Whether it were because the thread of my dream was at an end, I cannot tell, but upon my taking a survey of this imaginary old man, my sleep left me.


Interdum speciosa locis, morataque recte
Fabula nullius Veneris, sine pondere et arte,
Valdius oblectat populum, meliusque moratur,

Quam versus inopes rerum, nugæque canoræ. HOR.

It is the custom of the Mahometans, if they see any printed or written paper upon the ground, to take it up, and lay it aside carefully, as not knowing but it may contain some piece of their Alcoran. I must confess I have so much of the Mussulman in me, that I cannot forbear looking into every printed paper which comes in my way, under whatsoever despicable circumstances it may appear: for as no mortal author,1 in the ordinary fate and vicissitude of things, knows

No mortal author.] The epithet "mortal" as applied, in this place, to 66 author," is very expressive. But the humour of the expression depends on knowing that no mortal man is used, in familiar discourse, simply, for

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to what use his works may, some time or other, be applied, a man may often meet with very celebrated names in a paper of tobacco. I have lighted my pipe more than once with the writings of a prelate; and know a friend of mine, who, for these several years, has converted the essays of a man of quality into a kind of fringe for his candlesticks. I remember, in particular, after having read over a poem of an eminent author on a victory, I met with several fragments of it upon the next rejoicing day, which had been employed in squibs and crackers, and by that means celebrated its subject in a double capacity. I once met with a page of Mr. Baxter under a Christmas pie. Whether or no the pastry-cook had made use of it through chance or waggery, for the defence of that superstitious viand, I know not; but upon the perusal of it, I conceived so good an idea of the author's piety, that I bought the whole book. I have often profited by these accidental readings, and have sometimes found very curious pieces, that are either out of print, or not to be met with in the shops of our London booksellers. For this reason, when my friends take a survey of my library, they are very much surprised to find, upon the shelf of folios, two long bandboxes standing upright among my books, till I let them see that they are both of them lined with deep erudition and abstruse literature. I might likewise mention a paper-kite, from which I have received great improvement; and a hatcase, which I would not exchange for all the beavers in Great Britain. This my inquisitive temper, or rather impertinent humour of prying into all sorts of writing, with my natural aversion to loquacity, gives me a good deal of employment when I enter any house in the country; for I cannot for my heart leave a room, before I have thoroughly studied the walls of it, and examined the several printed papers which are usually pasted upon them. The last piece that I met with upon this occasion, gave me a most exquisite pleasure. My reader will think I am not serious, when I acquaint him, that the piece I am going to speak of was the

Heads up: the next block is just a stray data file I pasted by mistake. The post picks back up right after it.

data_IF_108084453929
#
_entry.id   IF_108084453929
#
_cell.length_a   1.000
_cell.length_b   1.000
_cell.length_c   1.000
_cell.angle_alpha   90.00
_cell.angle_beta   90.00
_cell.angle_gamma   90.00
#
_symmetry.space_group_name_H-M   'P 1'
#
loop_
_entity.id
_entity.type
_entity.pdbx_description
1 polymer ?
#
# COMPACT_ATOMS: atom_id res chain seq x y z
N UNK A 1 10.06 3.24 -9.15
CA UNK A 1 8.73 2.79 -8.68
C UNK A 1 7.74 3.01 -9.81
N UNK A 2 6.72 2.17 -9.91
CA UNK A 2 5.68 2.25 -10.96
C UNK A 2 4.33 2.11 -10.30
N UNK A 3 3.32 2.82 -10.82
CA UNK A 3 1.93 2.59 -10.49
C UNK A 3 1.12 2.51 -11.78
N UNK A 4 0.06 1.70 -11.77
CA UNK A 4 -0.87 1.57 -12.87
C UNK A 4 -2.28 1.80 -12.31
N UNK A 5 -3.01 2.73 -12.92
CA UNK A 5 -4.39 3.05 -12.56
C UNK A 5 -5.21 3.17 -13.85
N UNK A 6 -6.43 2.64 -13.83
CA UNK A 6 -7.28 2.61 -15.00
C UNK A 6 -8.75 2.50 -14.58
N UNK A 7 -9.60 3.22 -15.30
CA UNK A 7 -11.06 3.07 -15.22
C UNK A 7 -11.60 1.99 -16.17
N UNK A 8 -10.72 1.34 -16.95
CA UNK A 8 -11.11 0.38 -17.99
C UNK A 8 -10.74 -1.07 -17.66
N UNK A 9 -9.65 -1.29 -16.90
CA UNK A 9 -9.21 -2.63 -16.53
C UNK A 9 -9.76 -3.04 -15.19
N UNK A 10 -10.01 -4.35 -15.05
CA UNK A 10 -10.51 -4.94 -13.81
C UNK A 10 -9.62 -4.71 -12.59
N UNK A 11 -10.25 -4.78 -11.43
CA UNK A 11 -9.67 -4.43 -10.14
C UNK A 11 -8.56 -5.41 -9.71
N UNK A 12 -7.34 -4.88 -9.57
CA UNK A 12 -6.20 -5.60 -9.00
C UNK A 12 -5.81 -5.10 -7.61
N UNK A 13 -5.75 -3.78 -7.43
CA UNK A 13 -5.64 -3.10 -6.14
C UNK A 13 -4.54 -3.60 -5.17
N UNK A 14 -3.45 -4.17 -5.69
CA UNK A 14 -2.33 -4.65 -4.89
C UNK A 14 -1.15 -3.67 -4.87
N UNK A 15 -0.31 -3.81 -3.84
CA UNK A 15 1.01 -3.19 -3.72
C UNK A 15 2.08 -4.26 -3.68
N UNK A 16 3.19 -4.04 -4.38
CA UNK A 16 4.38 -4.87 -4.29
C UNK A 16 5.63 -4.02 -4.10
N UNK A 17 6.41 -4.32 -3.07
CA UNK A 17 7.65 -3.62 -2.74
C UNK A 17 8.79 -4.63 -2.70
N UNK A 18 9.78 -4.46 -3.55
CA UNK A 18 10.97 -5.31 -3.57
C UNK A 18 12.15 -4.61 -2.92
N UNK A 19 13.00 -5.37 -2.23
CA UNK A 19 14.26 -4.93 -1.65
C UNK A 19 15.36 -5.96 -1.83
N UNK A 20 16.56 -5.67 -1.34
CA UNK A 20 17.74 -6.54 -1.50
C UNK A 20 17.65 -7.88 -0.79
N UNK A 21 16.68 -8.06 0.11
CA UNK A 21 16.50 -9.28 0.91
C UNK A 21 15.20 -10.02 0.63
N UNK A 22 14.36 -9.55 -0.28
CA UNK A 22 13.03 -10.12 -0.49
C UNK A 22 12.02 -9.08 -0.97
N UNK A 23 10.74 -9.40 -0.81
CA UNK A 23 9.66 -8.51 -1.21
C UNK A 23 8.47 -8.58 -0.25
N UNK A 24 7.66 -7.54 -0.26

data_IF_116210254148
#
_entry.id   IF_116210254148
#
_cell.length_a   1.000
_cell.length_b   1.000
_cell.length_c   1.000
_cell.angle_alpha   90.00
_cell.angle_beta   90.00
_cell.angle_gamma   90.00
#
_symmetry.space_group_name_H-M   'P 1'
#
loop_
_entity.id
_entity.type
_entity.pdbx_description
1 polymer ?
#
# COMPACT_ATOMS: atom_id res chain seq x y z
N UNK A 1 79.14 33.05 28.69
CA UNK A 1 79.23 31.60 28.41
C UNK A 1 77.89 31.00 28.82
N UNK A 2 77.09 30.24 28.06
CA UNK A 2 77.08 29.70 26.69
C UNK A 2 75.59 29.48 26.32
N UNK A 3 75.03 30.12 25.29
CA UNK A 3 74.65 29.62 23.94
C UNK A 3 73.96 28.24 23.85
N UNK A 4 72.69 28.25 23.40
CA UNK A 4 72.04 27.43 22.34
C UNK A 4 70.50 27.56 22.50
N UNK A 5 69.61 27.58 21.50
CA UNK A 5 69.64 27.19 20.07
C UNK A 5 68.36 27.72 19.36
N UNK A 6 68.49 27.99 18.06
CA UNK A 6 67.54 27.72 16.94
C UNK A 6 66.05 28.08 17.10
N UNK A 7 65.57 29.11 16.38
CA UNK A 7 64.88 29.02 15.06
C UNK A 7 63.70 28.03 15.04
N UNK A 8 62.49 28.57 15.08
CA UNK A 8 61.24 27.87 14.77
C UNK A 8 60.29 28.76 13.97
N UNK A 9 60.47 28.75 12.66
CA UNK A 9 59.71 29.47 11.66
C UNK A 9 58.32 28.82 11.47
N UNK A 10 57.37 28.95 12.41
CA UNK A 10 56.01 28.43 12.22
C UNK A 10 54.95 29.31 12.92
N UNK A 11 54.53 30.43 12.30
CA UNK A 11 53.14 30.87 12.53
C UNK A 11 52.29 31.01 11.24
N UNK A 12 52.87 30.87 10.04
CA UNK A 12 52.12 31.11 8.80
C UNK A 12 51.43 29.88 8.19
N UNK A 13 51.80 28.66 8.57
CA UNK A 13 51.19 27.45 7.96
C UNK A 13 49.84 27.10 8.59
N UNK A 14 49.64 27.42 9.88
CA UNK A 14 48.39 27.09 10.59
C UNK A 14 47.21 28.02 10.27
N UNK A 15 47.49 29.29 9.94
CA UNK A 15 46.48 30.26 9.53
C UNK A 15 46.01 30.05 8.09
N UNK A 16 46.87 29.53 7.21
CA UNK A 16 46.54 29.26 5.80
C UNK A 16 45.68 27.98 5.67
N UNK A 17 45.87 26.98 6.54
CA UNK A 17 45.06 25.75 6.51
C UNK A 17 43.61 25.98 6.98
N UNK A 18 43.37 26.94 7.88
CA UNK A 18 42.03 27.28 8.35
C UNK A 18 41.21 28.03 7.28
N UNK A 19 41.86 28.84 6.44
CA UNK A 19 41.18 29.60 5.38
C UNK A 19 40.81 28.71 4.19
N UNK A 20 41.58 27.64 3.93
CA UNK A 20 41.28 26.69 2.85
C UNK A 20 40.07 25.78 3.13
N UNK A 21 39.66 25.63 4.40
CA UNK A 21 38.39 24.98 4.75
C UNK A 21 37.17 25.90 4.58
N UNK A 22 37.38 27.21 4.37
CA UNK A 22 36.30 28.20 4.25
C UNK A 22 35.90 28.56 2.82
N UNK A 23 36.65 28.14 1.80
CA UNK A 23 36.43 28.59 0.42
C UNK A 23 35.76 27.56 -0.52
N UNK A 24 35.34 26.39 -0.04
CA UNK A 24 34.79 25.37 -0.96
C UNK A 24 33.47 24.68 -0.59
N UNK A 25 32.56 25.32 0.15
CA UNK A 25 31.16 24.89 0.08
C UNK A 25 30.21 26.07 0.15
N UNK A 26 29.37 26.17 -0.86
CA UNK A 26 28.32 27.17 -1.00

The Puritans scrupled eating what are called Christmas pies. Hence the raillery. But that this raillery might not be construed to extend further than the subject of it, he takes care, at the same time, to speak well of the author's [Mr. Baxter's] general worth and piety. So wise was this excellent writer, even in his mirth!

old ballad of the Two Children in the Wood, which is one of the darling songs of the common people, and has been the delight of most Englishmen in some part of their age.

This song is a plain, simple copy of nature, destitute of all the helps and ornaments of art. The tale of it is a pretty tragical story, and pleases for no other reason but because it is a copy of nature. There is even a despicable simplicity in the verse; and yet, because the sentiments appear genuine and unaffected, they are able to move the mind of the most polite reader with inward meltings of humanity and compassion. The incidents grow out of the subject, and are such as are the most proper to excite pity; for which reason the whole narration has something in it very moving, notwithstanding the author of it (whoever he was) has delivered it in such an abject phrase and poorness of expression, that the quoting any part of it would look like a design of turning it into ridicule. But though the language is mean, the thoughts, as I have before said, from one end to the other are natural, and therefore cannot fail to please those who are not judges of language, or those who, notwithstanding they are judges of language, have a true and unprejudiced taste of nature. The condition, speech, and behaviour of the dying parents, with the age, innocence, and distress of the children, are set forth in such tender circumstances, that it is impossible for a reader of common humanity not to be affected with them. As for the circumstance of the Robin-red-breast, it is indeed a little poetical ornament; and to show the genius of the author amidst all his simplicity, it is just the same kind of fiction which one of the greatest of the Latin poets has made use of upon a parallel occasion; I mean that passage in Horace, where he describes himself when he was a child, fallen asleep in a desert wood, and covered with leaves by the turtles that took pity on him.

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I have heard that the late Lord Dorset, who had the greatest wit tempered with the greatest candour, and was one of the finest critics, as well as the best poets, of his age, had a numerous collection of old English ballads, and took a